Till: Ah. Havok is a real good guy. About being on, completely on one side, uhm… I, as a selfish, you know, fanboy, I’d just wanna be on Magneto’s side, ‘cause he gets to do all the fun. As a human being, of course, I’d go with Xavier, because you have a conscience, and Magneto does all that killing. It’s a tough decision, but I’d definitely go with Xavier.
BC: How much of Havok is in you? He’s something of a conflicted but stand-up guy. How much of that is in you? Or the other way around, how much did you influence Havok?
Till: Oh, well, I was probably a little bit homesick and frustrated (heh) for a while there, so you’ll see how I come across as Havok. He’s a character who is frustrated because he has no control over the power that he has. That’s where I find the connection. He’s also someone who wants to help and do something. You know, fight for something, to do good. So it’s like, he feels guilty that he’s doing the things he’s doing, but he also feels guilty that kind of likes the style. That’s what I’m trying to reach for.
BC: How was the interplay between, let’s call you as a group, Xavier’s students? How did you get along with each other?
Till: That went really well. We were all very, very different. And we were, all of us, very fun to work with. I mean, we were the youngest, we were hanging out because we were all we had, especially the Americans. It was all we could do, so we said, let’s spend as much time as we can around each other. We all gelled very well.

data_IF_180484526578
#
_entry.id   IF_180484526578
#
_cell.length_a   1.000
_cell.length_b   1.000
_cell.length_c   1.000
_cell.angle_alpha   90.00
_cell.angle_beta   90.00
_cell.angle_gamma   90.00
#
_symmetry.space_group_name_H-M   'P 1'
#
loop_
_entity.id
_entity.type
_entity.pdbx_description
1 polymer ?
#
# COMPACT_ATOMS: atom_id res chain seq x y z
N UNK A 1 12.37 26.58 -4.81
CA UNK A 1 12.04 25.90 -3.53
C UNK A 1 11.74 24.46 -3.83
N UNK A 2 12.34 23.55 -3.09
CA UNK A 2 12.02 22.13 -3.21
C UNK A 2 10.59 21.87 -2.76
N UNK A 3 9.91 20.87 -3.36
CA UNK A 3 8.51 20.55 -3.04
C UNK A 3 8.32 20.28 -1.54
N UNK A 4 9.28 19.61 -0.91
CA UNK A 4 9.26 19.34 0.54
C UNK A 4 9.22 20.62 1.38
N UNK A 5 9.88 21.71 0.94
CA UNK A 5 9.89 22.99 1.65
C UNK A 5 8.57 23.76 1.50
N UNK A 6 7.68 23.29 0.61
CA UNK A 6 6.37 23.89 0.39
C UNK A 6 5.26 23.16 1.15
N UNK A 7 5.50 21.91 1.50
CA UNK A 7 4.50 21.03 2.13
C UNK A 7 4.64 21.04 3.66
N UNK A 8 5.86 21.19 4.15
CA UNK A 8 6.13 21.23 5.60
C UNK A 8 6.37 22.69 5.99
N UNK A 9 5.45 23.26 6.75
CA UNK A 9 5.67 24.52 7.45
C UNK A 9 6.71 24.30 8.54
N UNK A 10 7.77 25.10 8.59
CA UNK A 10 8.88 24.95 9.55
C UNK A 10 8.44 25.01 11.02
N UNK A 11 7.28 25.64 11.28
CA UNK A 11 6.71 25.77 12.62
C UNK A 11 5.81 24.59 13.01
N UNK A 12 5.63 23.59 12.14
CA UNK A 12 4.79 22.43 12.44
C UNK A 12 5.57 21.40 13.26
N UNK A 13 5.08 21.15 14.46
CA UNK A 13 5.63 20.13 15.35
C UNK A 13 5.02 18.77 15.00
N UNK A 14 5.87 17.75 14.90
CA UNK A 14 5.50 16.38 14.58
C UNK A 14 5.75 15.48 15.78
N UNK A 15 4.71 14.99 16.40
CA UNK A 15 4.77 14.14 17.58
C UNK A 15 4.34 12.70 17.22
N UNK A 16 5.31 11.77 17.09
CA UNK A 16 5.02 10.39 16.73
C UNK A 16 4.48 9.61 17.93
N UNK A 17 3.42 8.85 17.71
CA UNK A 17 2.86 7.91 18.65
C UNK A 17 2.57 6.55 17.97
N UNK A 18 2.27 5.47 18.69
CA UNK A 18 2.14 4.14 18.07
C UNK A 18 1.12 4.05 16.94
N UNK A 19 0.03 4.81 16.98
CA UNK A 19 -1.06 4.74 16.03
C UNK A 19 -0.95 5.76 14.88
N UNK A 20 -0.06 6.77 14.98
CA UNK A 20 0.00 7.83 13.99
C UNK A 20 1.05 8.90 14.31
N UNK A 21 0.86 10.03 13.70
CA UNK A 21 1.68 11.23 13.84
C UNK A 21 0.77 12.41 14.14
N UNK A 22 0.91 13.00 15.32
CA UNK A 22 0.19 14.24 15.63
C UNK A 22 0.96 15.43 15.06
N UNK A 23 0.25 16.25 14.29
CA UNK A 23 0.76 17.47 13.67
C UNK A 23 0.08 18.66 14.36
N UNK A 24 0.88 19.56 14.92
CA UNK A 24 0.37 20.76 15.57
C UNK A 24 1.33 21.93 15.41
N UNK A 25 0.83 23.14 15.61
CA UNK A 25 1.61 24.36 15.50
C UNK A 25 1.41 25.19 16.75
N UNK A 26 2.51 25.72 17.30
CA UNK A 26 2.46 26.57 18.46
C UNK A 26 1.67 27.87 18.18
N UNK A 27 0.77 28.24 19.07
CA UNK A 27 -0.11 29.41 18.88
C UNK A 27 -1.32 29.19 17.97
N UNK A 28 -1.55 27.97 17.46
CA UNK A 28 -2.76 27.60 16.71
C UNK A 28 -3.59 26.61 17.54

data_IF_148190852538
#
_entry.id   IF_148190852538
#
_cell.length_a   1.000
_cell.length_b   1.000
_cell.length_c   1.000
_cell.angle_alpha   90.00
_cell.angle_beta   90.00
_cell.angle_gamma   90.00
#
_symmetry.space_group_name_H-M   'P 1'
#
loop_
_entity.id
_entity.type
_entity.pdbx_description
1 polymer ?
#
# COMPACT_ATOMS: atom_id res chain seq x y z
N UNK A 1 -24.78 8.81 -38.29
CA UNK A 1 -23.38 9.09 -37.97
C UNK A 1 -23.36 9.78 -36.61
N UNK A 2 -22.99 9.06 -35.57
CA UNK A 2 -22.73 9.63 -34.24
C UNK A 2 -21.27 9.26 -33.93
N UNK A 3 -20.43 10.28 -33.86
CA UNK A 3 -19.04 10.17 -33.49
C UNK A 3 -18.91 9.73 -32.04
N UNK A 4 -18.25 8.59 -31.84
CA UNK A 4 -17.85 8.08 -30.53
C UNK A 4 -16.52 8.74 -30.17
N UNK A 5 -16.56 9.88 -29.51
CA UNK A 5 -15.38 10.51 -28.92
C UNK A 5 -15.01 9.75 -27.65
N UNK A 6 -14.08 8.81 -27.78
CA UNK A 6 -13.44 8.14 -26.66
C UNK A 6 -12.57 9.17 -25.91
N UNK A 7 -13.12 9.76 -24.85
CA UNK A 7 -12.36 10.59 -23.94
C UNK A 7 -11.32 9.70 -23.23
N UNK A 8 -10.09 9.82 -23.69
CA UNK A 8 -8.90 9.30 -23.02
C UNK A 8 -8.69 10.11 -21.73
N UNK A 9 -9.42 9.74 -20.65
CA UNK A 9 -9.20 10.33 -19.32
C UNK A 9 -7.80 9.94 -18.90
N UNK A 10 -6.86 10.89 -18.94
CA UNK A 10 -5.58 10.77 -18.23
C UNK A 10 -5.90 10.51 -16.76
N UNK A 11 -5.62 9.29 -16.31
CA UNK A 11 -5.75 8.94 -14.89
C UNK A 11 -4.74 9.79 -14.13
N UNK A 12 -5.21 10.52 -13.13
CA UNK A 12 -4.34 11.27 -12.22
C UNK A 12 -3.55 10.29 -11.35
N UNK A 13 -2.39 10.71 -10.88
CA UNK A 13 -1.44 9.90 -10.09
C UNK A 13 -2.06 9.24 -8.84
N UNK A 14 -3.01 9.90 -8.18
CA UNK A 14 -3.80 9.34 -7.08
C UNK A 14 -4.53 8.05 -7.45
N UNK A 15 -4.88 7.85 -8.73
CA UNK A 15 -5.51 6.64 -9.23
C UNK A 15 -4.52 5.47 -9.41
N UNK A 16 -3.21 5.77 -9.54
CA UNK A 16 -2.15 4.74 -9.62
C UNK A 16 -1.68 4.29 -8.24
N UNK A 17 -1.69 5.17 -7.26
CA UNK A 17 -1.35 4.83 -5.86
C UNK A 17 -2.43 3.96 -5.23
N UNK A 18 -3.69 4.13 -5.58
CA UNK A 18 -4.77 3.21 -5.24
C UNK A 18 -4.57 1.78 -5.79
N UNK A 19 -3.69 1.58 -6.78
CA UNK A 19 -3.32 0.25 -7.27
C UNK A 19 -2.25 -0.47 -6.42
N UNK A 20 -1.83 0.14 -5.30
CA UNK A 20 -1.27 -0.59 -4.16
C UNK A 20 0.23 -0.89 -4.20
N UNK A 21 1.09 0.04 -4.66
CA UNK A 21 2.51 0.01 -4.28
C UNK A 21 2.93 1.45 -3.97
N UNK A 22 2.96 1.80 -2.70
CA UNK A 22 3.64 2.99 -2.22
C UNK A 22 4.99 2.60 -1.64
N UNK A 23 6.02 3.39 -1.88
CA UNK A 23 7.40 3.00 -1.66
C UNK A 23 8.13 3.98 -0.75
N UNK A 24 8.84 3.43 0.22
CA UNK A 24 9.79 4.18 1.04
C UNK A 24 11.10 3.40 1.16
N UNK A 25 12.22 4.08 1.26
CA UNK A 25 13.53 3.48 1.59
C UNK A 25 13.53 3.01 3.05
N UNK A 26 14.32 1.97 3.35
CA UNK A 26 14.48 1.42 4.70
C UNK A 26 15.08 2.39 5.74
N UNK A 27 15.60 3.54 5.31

BC: Would you return to the role if you were asked?
Till: In a second! Of course!
BC: It’s being said that the movie is trying for less of a superhero feel and more of a James Bond feel. How did that come across to you?
Till: It’s something different than a superhero movie, but still cool. I think that’ll be a welcome thing. You have so many of these things coming out, Captain America and Thor. So you need to separate the superhero movies from the superhero movies. So you need to give it a different feel. I have always loved new things, so… I think that’s a great comparison. It’s not totally accurate, but I think it’s totally fine.